According to the latest figures Ford Fiesta was the best sold car in Britain, and hatchbacks were the most popular cars in UK. The most popular categories of car sales in UK were city cars, SUVs and small cars, and while the market generally experienced a slow downturn last year, the SUVs saw an increase in purchases. They account for about 20% of the market. One significant growth can be see in the hybrids and electric vehicles sales, which grew with almost 35%. Although the market share of these types of vehicles saw an increase meaning that UK buyers are more conscious when it comes to cleaner more environmentally friendly technologies, the less than 5% market share means it will take a while until we’ll have an alternative fuel car in the top 10 UK sales list.
The latest tax increases for diesel cars, coupled with an uncertain political climate due to the Brexit translated into a sharp decline in diesel car sales, along with a decline in new car sales, might explain why less costly to run smaller cars were the best car sales in UK.
This did not happen though to alternatively fueled cars, zero emission cars being tax exempt, making them a serious contender when deciding what car category to choose from.
The government’s target of no more pure fossil fuel cars to be sold after 2040 makes hybrid cars an even more appealing choice, and with the current extensive range of prestigious manufacturers and models this shouldn’t be a challenging option as it used to be.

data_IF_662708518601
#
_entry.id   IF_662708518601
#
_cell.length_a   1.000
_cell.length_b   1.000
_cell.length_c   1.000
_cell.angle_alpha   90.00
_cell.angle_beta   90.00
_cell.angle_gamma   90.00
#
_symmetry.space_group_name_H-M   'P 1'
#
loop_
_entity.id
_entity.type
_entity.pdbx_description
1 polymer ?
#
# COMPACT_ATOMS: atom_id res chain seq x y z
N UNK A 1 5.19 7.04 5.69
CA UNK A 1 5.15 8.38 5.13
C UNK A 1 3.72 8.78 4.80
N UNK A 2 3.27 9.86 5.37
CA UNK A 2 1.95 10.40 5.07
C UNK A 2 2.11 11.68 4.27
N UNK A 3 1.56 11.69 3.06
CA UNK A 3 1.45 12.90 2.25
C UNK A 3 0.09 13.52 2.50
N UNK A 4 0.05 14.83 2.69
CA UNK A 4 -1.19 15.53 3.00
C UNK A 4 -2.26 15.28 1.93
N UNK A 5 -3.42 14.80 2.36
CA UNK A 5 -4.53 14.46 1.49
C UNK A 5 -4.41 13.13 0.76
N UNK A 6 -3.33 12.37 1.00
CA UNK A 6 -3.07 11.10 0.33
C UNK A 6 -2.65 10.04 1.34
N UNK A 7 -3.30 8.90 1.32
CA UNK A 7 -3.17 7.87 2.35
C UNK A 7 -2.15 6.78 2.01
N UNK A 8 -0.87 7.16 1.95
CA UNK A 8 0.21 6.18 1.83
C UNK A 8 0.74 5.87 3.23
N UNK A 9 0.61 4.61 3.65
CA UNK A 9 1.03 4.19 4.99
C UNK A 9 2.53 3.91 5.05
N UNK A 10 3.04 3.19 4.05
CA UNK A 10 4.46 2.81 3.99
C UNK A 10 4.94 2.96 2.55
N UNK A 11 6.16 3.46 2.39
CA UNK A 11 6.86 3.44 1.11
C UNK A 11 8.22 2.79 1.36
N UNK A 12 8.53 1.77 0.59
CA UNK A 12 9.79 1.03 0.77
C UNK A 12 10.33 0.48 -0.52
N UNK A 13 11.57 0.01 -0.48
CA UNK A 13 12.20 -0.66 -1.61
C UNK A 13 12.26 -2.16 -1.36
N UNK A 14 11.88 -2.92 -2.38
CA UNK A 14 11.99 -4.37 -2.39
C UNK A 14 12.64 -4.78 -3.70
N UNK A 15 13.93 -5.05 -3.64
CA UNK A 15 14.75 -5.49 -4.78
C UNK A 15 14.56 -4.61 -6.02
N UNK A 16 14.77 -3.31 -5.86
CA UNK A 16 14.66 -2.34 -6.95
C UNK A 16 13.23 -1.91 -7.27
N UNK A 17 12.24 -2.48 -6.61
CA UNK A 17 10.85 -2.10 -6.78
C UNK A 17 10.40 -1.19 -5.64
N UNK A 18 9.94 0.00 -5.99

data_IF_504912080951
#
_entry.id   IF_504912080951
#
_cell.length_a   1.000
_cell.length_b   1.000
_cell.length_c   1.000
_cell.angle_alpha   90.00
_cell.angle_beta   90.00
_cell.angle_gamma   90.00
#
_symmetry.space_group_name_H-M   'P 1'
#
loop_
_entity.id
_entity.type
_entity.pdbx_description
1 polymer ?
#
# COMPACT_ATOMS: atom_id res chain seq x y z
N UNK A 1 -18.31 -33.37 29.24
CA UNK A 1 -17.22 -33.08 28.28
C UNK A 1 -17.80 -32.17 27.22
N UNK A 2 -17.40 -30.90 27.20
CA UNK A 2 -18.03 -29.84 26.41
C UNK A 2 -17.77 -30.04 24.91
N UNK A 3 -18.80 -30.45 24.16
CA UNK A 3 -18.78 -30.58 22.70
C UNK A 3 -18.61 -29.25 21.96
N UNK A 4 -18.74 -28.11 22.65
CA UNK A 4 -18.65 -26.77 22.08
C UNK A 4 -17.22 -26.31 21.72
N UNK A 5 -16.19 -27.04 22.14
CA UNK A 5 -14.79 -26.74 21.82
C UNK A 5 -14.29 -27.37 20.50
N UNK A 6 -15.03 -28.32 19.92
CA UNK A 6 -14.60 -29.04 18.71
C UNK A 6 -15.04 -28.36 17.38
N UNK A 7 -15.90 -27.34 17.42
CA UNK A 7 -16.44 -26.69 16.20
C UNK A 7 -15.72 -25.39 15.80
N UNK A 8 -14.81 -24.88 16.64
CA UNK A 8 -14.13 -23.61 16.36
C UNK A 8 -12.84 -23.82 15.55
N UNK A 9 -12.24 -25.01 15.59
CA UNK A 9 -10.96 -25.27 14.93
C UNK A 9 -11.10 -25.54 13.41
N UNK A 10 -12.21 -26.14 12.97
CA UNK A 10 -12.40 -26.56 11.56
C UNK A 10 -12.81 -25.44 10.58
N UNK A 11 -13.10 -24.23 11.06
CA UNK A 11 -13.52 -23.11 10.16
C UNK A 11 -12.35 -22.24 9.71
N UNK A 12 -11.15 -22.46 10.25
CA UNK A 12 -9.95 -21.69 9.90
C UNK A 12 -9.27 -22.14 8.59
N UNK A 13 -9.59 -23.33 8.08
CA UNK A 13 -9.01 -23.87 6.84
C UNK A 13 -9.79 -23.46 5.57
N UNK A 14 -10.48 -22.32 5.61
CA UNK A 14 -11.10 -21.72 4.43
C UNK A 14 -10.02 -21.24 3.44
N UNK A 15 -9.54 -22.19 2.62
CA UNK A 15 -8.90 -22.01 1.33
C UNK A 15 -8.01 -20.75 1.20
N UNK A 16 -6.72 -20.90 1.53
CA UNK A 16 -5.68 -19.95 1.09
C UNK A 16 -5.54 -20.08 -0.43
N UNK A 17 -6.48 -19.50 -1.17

Models like Mitsubishi Outlander PHEV and Volvo XC90 T8 are a great choice when it comes to SUVs, with Toyota Yaris Hybrid, Volkswagen Golf GTE and the BMW i3 cover the small size cars segment with great features and equipment.
Last year we saw the same ratio of 3 to 1 in favor of used cars sales, and you should be aware that while buying a brand new car will offer some real benefits, as expected, choosing to buy a used or almost used one can be a wiser decision after all.
In case you consider choosing a new car makes more sense to you, you should consider buying a pre-registered car instead of buying one from the factory, costing hundreds or thousands less than a factory ordered one.
New cars take the biggest depreciation hit so buying a used one can take care of that, but you will most likely encounter some problems with them as they are starting to show signs of wear and tear, and are also more likely to have higher costs in terms of fuel and road tax for cars with higher CO2 emissions and fuel consumption.
But the numbers are speaking for themselves and used or almost new cars represent still the best car sales in UK.
If an efficient small town car is what you are looking for, a 1 liter or smaller engine will give you enough power to drive in the city. Although it can cope with driving on the motorway too, a small engine when traveling at higher speeds too often will have much higher cots because it will work harder.
Fuel costs, regulations and taxes drives car manufactures to come up with smaller car engines or with fewer cylinders, so this should be a very important aspect in your purchasing decision as well.